Derek Gould Uses PalpSim

Interventional Radiologist Derek Gould Testing PalpSim.

testingatliverpoolroyal

A full length view on the simulator during validation testing. Control computer on right with trainers monitor to watch progress of trainee.

[1] W. Johnson, S. Woolnough, H. Hunt, C. Gould, D. England, A. Crawshaw, M. &  Lewandowski, “Simulator Training in Interventional Radiology: The Role of Task Analysis.,” APA Annual Conference, Boston, US, 2008.

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MMVR18 – Medicine Meets Virtual Reality 2011 Poster

My poster titled “Modification of Commercial Force Feedback Hardware for Needle Insertion Simulation” has been accepted for MMVR18 held in Newport Beach, California in February 8 – 12, 2011.

SensAble Omni haptic device modification for Needle insertion simulation

In this poster a SensAble Omni force feedback device has been modified to increase the face validity of a needle insertion simulation. The new end effector uses a real needle hub and shortened needle shaft in place of the Omni’s pre-fitted pen shaped end effector. This modification facilitates correct procedural training through the simulation of co-located visual and haptic cues in an augmented reality approach to simulation.

In this poster the development of the new end effector is described and a pictorial guide to its manufacture and the fitting process is provided.

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2010 North American Summer School on Surgical Robotics and Simulation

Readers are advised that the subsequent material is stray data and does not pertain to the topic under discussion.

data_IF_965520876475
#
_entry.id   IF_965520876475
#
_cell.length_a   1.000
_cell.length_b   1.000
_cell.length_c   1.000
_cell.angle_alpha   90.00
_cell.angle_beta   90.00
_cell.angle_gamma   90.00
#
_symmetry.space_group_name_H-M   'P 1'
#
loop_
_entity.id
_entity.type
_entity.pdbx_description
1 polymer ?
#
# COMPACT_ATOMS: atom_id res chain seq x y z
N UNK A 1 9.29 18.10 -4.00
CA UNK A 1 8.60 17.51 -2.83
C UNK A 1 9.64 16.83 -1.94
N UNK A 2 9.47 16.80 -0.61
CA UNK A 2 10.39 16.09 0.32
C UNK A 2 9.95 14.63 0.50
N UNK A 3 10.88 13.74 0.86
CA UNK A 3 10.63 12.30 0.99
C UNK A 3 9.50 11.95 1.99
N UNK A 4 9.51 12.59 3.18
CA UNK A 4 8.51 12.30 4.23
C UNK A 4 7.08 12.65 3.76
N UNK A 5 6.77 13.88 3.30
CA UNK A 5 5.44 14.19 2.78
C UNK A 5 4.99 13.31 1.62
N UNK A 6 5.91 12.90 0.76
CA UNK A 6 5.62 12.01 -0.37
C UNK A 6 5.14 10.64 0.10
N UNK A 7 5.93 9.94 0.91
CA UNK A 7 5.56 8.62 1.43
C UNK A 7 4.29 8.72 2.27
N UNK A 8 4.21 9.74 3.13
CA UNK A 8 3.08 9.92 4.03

I will be presenting this poster (pdf) at the 2010 North American Summer School on Surgical Robotics and Simulation held in Seattle, Washington. The images are of my recent work to virtually simulate the palpation for a femoral pulse and to perform a virtual needle insertion for training purposes. The simulation is novel as the user sees their real hand in the virtual environment and can feel the virtual patient through force and tactile feedback. The devices simulating the force of skin deformation, the tactile response from the patients pulse, and the force of inserting a needle into a simulated patient are situated below the LCD screen. The devices are hidden from view using a chroma-key technique so that the user sees only their hand, the real needle hub and the virtual patient. A full journal paper is to be submitted soon and my PhD thesis will be completed by December 2010.

Tim Coles poster for 2010 North American Summer School on Surgical Robotics and Simulation


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Virtual Femoral Palpation Simulation for Interventional Radiology Training

Timothy R Coles, Derek A Gould, Nigel W John and Darwin G Caldwell, “Virtual Femoral Palpation Simulation for Interventional Radiology Training” EG UK Theory and Practice of Computer Graphics (2010). To Appear.

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The Case for Augmented Reality when Training in a Virtual Medical Environment

T.R. Coles, N.W. John, “The Case for Augmented Reality when Training in a Virtual Medical Environment” Workshop of Medical Virtual Environments at IEEEVR2010. http://www.hpv.cs.bangor.ac.uk/vr10-med/Papers/Coles-TheCaseForAugmentedReality.pdf